- Grammatical person
Grammatical person, in
linguistics, is deictic reference to a participant in an event, such as the speaker, the addressee, or others. Grammatical person typically defines a language's set of personal pronouns. It also frequently affects verbs, sometimes nouns, and possessive relationships as well.
Grammatical person in English
English distinguishes three grammatical persons:The personal pronouns "I" (singular) and "we" (plural) are in the first person. The personal "you" is in the second person. It refers to the addressee. "You" is used in both the singular and plural; "
thou" is the archaic informal second-person singular pronoun.
"He", "she", "it", and "they" are in the third person. Any person, place, or thing other than the speaker and the addressee is referred to in the third person.
English personal pronouns, and the following articles on specific grammatical persons, or their corresponding personal pronouns:
Indo-European languages, first-, second-, and third-person pronouns are all marked for singular and pluralform, and sometimes dual form as well (see grammatical number). Some languages, especially European, distinguish degrees of formality and informality. See T-V distinction.
Other languages use different classifying systems, especially in the plural pronouns.One frequently found difference not present in most Indo-European languages is a contrast between inclusive and exclusive "we", a distinction of first-person pronouns of including or excluding the addressee.
Other languages have much more elaborate systems of formality that go well beyond the T-V distinction, and use many different pronouns and verb forms that express the speaker's relationship with the people they are addressing. Many
Malayo-Polynesian languages, such as Javanese and Balinese are well known for their complex systems of honorifics; Japanese and Korean also have similar systems to a lesser extent.
In many languages, the
verbtakes a form dependent on this "person" and whether it is singular or plural. In English, this happens with the verb "to be" as follows:
*I "am" (first-person singular)
*you "are"/thou "art" (second-person singular)
*he, she, one or it "is" (third-person singular)
*we "are" (first-person plural)
*you "are"/ye "are" (second-person plural)
*they "are" (third-person plural)
The grammars of some languages divide the semantic space into more than three persons. The extra categories may be termed "fourth person", "fifth person", etc. Such terms are not absolute but can refer depending on context to any of several phenomena.
Some languages, including among
Algonquian languagesand Salishan languages, divide the category of third person into two parts: "proximate" for a more topical third person, and "obviative" for a less topical third person. The obviative is sometimes called the fourth person.
The term "fourth person" is also sometimes used for the category of indefinite or generic referents, that work like "one" in English phrases such as "one should be prepared" or "people" in "people say that...", when the grammar treats them differently from ordinary third-person forms. For example, the so-called "passive tense" in Finnish and related languages is actually not a tense, and has the same meaning as a phrase with subjects "one" or "people" in English.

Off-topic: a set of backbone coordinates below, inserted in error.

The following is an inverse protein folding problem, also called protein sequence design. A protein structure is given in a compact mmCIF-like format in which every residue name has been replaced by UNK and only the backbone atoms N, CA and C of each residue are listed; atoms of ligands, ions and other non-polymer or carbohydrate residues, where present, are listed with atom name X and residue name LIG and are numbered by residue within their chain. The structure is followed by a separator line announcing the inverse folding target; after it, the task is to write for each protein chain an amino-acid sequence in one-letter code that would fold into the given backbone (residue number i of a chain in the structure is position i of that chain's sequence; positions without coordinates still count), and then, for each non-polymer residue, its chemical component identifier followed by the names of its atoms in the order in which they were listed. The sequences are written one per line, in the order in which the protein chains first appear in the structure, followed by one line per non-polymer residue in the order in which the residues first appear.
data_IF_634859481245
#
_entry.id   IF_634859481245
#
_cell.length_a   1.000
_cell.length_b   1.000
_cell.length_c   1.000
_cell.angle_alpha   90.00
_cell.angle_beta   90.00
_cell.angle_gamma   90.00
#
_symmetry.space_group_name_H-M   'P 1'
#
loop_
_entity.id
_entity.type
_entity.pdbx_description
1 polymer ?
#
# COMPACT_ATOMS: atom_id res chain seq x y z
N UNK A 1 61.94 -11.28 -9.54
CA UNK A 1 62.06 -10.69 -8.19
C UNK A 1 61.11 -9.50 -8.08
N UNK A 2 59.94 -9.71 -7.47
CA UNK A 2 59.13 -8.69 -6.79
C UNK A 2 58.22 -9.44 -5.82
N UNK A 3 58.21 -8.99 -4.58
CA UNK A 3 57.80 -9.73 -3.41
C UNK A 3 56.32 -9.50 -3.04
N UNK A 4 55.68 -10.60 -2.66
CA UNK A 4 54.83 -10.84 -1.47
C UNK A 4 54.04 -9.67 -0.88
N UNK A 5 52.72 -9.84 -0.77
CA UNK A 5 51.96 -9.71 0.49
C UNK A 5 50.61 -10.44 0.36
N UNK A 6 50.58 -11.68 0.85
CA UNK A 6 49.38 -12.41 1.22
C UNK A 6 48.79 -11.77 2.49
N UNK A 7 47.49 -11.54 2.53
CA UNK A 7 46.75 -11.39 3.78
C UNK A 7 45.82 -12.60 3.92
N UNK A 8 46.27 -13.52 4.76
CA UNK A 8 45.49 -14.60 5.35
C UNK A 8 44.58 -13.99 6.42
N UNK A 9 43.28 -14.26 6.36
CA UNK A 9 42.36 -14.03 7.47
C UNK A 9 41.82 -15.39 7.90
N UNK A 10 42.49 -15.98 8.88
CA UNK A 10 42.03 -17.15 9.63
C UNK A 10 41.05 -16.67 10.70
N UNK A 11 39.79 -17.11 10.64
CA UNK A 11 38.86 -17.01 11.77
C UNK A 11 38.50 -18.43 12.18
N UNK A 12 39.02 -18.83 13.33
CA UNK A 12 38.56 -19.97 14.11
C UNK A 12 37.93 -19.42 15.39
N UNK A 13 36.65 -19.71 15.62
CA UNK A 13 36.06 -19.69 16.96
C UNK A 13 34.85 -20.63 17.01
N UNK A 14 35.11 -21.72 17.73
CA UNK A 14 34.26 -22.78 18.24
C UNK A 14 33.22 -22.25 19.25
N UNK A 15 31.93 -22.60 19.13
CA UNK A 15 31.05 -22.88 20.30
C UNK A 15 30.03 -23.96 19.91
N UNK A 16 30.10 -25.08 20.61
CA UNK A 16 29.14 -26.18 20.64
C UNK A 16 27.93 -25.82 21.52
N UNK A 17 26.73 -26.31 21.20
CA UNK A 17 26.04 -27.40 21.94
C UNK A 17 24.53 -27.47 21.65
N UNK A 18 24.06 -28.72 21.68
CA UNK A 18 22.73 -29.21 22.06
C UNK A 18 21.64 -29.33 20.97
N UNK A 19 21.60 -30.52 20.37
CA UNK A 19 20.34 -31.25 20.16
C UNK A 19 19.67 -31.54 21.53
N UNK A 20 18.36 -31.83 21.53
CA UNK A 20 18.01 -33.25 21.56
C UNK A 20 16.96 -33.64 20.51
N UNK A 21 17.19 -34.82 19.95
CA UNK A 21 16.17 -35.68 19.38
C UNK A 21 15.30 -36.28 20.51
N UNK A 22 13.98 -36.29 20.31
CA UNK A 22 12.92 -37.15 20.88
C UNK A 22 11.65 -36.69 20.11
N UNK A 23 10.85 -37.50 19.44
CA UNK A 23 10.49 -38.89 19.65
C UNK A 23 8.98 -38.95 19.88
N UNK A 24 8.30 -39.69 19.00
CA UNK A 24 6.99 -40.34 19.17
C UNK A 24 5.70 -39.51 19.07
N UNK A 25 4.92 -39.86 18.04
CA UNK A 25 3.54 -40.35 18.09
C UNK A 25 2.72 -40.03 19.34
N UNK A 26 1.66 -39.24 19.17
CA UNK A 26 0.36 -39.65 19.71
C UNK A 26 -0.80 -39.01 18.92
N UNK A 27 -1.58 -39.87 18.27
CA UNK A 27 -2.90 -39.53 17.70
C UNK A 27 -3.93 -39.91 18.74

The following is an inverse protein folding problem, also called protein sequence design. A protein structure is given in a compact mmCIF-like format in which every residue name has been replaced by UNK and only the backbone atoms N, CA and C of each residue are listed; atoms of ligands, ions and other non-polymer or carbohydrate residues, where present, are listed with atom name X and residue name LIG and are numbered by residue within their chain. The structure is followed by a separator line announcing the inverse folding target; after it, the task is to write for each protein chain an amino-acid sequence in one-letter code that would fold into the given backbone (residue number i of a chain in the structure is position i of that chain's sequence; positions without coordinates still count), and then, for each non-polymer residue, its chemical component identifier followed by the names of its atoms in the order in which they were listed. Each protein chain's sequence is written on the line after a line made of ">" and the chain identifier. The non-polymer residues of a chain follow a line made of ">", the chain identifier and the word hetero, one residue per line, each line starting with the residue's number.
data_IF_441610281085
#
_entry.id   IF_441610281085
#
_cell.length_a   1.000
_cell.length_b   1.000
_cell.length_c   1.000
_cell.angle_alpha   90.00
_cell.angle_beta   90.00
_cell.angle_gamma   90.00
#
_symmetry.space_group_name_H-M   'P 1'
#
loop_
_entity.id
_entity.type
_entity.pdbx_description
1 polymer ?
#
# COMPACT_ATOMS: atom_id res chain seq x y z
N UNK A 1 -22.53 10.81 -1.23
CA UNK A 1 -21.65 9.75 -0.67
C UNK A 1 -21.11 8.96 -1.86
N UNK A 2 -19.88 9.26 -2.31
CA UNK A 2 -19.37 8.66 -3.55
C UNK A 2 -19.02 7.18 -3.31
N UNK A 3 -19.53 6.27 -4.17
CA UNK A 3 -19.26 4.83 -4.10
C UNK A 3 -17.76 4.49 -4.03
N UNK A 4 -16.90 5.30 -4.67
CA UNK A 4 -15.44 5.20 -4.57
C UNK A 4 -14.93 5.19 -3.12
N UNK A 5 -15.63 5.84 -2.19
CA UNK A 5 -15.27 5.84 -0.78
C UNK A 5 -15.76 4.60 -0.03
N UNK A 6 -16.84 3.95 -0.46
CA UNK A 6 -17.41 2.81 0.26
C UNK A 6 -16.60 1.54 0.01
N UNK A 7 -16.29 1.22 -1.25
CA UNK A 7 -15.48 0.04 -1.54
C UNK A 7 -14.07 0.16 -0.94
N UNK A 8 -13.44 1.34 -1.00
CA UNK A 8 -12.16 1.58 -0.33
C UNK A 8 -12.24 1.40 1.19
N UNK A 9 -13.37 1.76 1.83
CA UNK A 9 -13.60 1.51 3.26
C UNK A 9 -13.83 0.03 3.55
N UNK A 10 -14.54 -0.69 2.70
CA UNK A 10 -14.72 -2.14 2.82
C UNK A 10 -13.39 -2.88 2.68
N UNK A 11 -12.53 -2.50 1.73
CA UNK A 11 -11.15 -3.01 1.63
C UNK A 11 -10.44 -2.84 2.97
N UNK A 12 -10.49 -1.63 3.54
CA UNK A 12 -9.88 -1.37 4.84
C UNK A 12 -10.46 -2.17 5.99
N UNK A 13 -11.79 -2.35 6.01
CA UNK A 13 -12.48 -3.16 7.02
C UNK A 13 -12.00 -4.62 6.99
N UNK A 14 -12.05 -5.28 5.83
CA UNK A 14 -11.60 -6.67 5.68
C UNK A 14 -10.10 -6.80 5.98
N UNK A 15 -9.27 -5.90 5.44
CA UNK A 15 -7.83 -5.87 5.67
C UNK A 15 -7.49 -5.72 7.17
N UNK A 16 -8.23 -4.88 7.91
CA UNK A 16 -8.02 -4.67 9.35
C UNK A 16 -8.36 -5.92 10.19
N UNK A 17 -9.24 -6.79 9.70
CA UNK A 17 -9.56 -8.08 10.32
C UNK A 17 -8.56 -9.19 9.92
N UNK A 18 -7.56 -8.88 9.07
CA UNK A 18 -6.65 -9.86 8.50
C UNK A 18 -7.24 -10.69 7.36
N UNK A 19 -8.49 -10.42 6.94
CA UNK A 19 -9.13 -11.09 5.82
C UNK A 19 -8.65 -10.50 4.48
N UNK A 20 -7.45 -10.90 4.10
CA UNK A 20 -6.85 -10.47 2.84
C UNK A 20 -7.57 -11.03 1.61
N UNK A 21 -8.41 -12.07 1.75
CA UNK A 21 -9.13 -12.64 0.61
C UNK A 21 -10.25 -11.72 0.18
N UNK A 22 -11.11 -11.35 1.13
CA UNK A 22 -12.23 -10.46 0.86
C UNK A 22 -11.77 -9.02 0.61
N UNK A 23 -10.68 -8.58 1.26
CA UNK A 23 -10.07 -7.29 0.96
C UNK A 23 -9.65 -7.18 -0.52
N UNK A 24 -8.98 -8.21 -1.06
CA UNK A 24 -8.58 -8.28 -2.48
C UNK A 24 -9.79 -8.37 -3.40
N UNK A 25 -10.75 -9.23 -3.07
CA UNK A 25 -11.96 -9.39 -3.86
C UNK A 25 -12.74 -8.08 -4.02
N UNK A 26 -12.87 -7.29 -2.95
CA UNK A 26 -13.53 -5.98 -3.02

English personal pronouns
Wikimedia Foundation. 2010.
Look at other dictionaries:
grammatical person — noun A linguistic category used to distinguish between the speaker of an utterance and those to whom or about whom he is referring; implemented in most languages by a variety of pronouns, and in inflected languages by variation in word endings … Wiktionary
Grammatical number — Grammatical categories Animacy Aspect Case Clusivity Definiteness Degree of comparison Evidentiality Focus … Wikipedia
Person (disambiguation) — Person may refer to: *Person, any of various established definitions of personhood; people is often used in English as the suppletive plural of person *Grammatical person, concerning the ways in which languages address people and describe their… … Wikipedia
Grammatical gender — This article is about noun classes. For uses of language associated with men and women, see Language and gender. For methods of minimizing the use of gendered forms, see Gender neutral language. For other uses, see Gender (disambiguation).… … Wikipedia
Grammatical conjugation — Part of the conjugation of the Spanish verb correr, to run , the lexeme is corr . Red represents the speaker, purple the addressee and teal a third person. One person represents the singular number and two, the plural number. Dawn represents the… … Wikipedia
Grammatical category — A grammatical category or functional category is a linguistic term encompassing, among other things: *Grammatical aspect *Grammatical case *Grammatical mood *Definiteness *Specificity *Animacy *Evidentiality *Noun class *Grammatical gender… … Wikipedia
Grammatical case — Grammatical categories Animacy Aspect Case Clusivity Definiteness Degree of comparison Evidentiality … Wikipedia
Grammatical mood — Grammatical categories Animacy Aspect Case Clusivity Definiteness Degree of comparison Evidentiality Focus … Wikipedia
Grammatical polarity — Grammatical categories Animacy Aspect Case Clusivity Definiteness Degree of comparison Evidentiality Focus … Wikipedia
Grammatical tense — is a temporal linguistic quality expressing the time at, during, or over which a state or action denoted by a verb occurs.Tense is one of at least five qualities, along with mood, voice, aspect, and person, which verb forms may express.Tenses… … Wikipedia